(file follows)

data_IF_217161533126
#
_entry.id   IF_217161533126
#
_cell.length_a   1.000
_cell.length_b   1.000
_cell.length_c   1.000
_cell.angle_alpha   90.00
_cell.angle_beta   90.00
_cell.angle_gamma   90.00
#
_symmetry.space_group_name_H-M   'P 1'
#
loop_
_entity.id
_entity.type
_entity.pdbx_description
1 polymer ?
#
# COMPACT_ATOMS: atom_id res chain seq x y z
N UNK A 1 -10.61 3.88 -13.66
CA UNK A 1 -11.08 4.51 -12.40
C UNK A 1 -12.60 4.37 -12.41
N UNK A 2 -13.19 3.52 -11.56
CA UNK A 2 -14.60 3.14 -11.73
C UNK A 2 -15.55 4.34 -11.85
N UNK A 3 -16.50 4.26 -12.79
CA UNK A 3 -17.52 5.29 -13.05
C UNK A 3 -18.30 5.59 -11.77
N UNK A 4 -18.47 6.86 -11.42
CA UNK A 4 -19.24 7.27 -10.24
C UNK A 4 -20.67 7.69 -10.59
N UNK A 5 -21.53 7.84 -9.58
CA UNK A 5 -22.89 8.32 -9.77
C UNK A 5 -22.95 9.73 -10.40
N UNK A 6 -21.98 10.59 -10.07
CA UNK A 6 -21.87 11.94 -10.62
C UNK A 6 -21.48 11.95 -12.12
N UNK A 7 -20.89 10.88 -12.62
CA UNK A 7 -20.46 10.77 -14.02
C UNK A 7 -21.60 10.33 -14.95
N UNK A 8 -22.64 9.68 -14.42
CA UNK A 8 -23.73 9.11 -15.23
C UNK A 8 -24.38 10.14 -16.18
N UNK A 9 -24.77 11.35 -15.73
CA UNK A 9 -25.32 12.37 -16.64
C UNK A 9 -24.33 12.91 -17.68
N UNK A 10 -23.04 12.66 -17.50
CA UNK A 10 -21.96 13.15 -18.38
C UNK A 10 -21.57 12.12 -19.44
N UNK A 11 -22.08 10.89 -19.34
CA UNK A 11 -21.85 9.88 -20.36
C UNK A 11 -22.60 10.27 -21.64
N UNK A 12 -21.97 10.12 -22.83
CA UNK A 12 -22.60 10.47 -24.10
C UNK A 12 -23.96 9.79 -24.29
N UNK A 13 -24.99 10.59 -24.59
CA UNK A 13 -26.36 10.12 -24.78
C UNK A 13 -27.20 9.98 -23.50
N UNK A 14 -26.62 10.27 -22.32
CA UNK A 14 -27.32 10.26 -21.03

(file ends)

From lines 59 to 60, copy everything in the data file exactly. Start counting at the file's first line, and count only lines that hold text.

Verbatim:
C UNK A 13 -27.20 9.98 -23.50
N UNK A 14 -26.62 10.27 -22.32